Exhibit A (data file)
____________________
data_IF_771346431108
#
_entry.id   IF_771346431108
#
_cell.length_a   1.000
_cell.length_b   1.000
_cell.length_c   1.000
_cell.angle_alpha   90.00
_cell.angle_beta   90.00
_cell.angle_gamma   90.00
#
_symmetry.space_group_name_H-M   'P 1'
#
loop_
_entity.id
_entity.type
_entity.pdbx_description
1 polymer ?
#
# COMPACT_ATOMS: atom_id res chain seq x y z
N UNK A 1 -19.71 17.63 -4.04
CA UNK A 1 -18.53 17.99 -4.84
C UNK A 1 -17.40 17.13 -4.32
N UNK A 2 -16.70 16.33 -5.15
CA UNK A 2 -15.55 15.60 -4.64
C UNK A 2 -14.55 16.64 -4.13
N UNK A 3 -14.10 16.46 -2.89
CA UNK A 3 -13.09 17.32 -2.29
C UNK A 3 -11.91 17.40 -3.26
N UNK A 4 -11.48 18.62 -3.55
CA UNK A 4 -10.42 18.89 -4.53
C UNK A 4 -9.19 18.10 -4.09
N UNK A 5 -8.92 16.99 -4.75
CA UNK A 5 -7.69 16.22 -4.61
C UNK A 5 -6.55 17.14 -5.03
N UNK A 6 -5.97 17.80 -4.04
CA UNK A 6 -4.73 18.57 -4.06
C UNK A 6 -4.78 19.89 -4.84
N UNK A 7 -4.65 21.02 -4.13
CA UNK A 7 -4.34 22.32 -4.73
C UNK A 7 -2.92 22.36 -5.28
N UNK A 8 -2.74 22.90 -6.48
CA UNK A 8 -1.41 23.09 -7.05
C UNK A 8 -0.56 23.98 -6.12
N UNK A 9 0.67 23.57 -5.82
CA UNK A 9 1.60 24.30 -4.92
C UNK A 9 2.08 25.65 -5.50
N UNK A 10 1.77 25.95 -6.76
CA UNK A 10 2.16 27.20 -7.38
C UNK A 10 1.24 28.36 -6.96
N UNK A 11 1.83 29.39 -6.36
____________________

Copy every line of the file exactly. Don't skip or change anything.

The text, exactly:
data_IF_771346431108
#
_entry.id   IF_771346431108
#
_cell.length_a   1.000
_cell.length_b   1.000
_cell.length_c   1.000
_cell.angle_alpha   90.00
_cell.angle_beta   90.00
_cell.angle_gamma   90.00
#
_symmetry.space_group_name_H-M   'P 1'
#
loop_
_entity.id
_entity.type
_entity.pdbx_description
1 polymer ?
#
# COMPACT_ATOMS: atom_id res chain seq x y z
N UNK A 1 -19.71 17.63 -4.04
CA UNK A 1 -18.53 17.99 -4.84
C UNK A 1 -17.40 17.13 -4.32
N UNK A 2 -16.70 16.33 -5.15
CA UNK A 2 -15.55 15.60 -4.64
C UNK A 2 -14.55 16.64 -4.13
N UNK A 3 -14.10 16.46 -2.89
CA UNK A 3 -13.09 17.32 -2.29
C UNK A 3 -11.91 17.40 -3.26
N UNK A 4 -11.48 18.62 -3.55
CA UNK A 4 -10.42 18.89 -4.53
C UNK A 4 -9.19 18.10 -4.09
N UNK A 5 -8.92 16.99 -4.75
CA UNK A 5 -7.69 16.22 -4.61
C UNK A 5 -6.55 17.14 -5.03
N UNK A 6 -5.97 17.80 -4.04
CA UNK A 6 -4.73 18.57 -4.06
C UNK A 6 -4.78 19.89 -4.84
N UNK A 7 -4.65 21.02 -4.13
CA UNK A 7 -4.34 22.32 -4.73
C UNK A 7 -2.92 22.36 -5.28
N UNK A 8 -2.74 22.90 -6.48
CA UNK A 8 -1.41 23.09 -7.05
C UNK A 8 -0.56 23.98 -6.12
N UNK A 9 0.67 23.57 -5.82
CA UNK A 9 1.60 24.30 -4.92
C UNK A 9 2.08 25.65 -5.50
N UNK A 10 1.77 25.95 -6.76
CA UNK A 10 2.16 27.20 -7.38
C UNK A 10 1.24 28.36 -6.96
N UNK A 11 1.83 29.39 -6.36